So, what exactly is its aim? Here’s a bit more on Cancer Research’s scheme and why it could be a smart tactic for charities of all kinds.

Turning footfall into fundraising

In February, Cancer Research installed 10 smart benches in the boroughs of Islington and Lewisham to tie-in with World Cancer Day. However, it’s not a time-sensitive scheme, instead forming part of the charity’s fundraising campaign for 2017 – with more benches set to roll out as the year goes on.

The locations have been specifically chosen for being high-footfall areas, meaning that the benches are highly visible to passers-by. 

Each one has integrated contactless technology so that people can donate £2 to the charity simply by tapping their debit card onto the bench.

This type of fundraising has proven to be hugely effective in the past, and in fact, Cancer Research has already used the same technology in store windows.

For people who don’t carry any change – or deliberately avoid charity fundraisers (also known as ‘chuggers’ due to their occasionally pushy tactics) – the technology provides a quick and easy way to impulsively make a one-off donation.

Tapping into technology

The main difference with Cancer Research’s smart benches in comparison to the windows is that, this time, the scheme also taps into a consumer need.

Each bench provides free WiFi as well as a mobile phone charging point – features that could prompt people to stop and sit down even if they do not realise there is a charitable link. That way, despite the benches being solar powered (and therefore free), consumers might naturally want to pay for the trade-off, with donations largely being prompted by the convenience or service they receive.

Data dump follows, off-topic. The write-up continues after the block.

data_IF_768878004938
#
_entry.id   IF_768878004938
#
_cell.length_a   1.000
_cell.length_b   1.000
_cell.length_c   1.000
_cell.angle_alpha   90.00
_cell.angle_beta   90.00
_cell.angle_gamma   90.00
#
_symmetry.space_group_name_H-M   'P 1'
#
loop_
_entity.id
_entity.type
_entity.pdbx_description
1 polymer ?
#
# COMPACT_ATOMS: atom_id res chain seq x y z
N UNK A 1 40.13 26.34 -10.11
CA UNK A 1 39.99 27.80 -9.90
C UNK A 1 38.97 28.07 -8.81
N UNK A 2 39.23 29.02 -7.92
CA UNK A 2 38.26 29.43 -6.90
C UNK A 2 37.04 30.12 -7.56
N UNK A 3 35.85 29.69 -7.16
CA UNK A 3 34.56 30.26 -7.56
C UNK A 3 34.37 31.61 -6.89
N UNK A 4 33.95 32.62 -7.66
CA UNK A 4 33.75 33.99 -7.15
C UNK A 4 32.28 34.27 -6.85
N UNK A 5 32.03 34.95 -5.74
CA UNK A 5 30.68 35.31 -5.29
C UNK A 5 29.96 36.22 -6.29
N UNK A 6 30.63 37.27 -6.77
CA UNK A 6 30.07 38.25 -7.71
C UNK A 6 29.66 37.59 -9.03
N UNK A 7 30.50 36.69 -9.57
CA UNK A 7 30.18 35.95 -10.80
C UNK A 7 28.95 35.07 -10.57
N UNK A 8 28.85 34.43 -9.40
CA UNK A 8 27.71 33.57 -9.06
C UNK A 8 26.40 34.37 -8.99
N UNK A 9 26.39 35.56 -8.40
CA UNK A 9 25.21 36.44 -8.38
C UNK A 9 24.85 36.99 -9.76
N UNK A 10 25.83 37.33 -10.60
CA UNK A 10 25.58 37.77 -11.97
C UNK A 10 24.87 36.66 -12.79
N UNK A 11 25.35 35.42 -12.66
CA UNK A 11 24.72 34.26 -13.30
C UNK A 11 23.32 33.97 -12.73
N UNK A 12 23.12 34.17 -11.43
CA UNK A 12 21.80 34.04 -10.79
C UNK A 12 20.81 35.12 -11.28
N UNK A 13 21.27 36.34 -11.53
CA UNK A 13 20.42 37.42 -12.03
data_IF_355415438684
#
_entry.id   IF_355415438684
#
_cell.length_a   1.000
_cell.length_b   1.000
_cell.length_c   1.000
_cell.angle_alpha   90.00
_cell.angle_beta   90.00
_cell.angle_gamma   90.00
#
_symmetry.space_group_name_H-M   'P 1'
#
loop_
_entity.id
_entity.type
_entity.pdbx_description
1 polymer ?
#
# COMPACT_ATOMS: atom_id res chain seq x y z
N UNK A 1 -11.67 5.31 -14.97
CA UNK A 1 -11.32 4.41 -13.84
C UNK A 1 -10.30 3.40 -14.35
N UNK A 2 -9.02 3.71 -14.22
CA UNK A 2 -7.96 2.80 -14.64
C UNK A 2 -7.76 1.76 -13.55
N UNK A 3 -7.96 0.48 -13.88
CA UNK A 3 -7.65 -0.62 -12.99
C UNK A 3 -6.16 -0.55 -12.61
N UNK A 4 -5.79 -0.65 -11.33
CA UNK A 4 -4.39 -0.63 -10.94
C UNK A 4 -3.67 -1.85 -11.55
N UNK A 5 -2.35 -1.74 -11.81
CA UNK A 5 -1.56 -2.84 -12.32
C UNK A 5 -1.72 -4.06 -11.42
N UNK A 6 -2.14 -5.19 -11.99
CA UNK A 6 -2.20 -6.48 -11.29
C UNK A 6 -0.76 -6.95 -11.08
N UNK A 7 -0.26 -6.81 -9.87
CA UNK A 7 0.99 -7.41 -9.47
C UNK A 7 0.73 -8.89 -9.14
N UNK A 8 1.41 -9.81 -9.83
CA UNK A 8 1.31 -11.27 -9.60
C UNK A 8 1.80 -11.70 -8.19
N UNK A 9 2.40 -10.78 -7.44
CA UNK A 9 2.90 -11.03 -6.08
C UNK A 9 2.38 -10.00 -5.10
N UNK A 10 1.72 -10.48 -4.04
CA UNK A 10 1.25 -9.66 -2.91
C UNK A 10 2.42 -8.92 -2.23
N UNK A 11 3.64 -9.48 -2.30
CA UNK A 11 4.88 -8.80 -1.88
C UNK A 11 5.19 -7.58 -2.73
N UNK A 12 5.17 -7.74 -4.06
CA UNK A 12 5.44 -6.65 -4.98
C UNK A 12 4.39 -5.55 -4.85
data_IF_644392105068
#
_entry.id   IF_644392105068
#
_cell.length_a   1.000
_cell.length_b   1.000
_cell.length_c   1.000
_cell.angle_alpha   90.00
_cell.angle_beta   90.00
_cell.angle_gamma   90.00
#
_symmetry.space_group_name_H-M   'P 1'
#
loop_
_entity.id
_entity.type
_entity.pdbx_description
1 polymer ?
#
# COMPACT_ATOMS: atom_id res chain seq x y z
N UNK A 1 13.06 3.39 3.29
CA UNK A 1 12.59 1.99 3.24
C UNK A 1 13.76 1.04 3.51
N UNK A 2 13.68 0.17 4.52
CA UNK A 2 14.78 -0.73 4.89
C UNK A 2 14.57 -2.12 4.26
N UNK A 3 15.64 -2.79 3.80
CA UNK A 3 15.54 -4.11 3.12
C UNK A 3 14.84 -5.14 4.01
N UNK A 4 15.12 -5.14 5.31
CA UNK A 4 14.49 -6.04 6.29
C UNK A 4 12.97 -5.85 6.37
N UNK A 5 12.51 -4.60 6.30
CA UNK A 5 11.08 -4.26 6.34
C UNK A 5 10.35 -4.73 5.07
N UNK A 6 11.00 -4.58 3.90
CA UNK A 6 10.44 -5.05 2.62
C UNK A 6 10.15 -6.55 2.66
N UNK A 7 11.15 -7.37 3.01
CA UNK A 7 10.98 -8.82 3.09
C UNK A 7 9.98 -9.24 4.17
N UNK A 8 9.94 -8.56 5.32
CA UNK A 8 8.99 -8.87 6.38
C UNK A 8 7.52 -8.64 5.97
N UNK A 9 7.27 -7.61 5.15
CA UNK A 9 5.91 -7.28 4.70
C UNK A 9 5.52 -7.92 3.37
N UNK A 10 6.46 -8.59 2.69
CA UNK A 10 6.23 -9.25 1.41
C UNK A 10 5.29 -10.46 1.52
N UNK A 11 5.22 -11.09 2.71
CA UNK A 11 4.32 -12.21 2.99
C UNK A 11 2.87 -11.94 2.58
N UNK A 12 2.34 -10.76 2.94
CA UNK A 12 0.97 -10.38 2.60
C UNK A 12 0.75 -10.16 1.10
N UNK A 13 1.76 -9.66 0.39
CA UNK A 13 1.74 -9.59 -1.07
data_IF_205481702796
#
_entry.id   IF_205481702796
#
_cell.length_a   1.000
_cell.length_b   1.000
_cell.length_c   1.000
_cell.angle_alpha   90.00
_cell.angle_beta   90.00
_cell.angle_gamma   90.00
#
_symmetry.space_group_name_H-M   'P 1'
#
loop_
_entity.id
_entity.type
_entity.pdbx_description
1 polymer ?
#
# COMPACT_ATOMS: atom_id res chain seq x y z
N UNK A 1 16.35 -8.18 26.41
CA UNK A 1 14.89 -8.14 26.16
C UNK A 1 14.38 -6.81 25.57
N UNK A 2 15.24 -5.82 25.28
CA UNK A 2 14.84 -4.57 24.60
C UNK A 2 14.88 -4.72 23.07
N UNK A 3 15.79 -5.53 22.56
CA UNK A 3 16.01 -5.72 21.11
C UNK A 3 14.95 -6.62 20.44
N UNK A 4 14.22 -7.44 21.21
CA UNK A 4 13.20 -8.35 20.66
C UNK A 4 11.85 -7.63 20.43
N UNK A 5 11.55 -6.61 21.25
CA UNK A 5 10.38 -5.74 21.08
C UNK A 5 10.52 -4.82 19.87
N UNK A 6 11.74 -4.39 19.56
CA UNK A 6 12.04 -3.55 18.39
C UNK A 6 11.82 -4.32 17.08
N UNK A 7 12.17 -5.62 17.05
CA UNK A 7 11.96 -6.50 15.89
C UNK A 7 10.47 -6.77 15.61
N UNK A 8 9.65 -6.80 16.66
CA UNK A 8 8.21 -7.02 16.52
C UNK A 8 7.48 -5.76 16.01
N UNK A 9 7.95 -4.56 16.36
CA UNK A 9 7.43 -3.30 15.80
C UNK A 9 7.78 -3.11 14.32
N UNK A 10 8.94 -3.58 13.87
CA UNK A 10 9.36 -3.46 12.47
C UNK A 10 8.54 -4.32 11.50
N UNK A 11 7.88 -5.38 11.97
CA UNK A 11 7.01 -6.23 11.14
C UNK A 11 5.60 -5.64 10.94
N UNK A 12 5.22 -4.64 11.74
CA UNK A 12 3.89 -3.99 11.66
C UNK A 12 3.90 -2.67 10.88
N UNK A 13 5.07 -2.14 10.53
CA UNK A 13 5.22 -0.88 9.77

The benches do more than just charge technology, also allowing people to discover current environmental conditions, such as noise level and air quality in the wider area.

Changing public perceptions

Another big benefit of the smart benches is that they are designed to be mutually beneficial. Not only do they help the charity raise money, but they also offer something of value to consumers, as well as enhance public spaces in London. While describing them as a ‘place to rest and socialise’ might be a bit of a stretch, everyone likes a nice sit-down don’t they?

As a result, the benches immediately serve as a point of difference, helping to change common perceptions about the role charities play in local communities. Instead of giving spare cash or conversely, raising money from huge fundraising events, it shows consumers that there are more accessible and innovative ways that they can donate. 

Like other examples of contactless fundraising, the value for charities is just as much in the increased visibility (and different contexts), as it is in the monetary gain. Of course, the latter is a huge bonus, but like most marketing campaigns – it’s not the core aim.

Will other charities take heed?

While many charities have already adopted contactless fundraising, there are still barriers to mass adoption.

Interestingly, Barclaycard recently led a trial of contactless donation boxes, partnering with a number of charities including the NSPCC and Barnardos to see whether it would lead to an uplift. While results suggest that it proved successful – with the average donation increasing from £1 to £3 – it’s unlikely that most of the charities involved will be able to afford to replace all their regular boxes with contactless ones in future.

Meanwhile, many charities still believe in the persuasion power of real people, which is lessened with standalone contactless technology. 

Having said that, it is clear that convenience is also a massive drive for consumers, and as examples like Cancer Research show – this means it’s a strategy that could be worth investing in.

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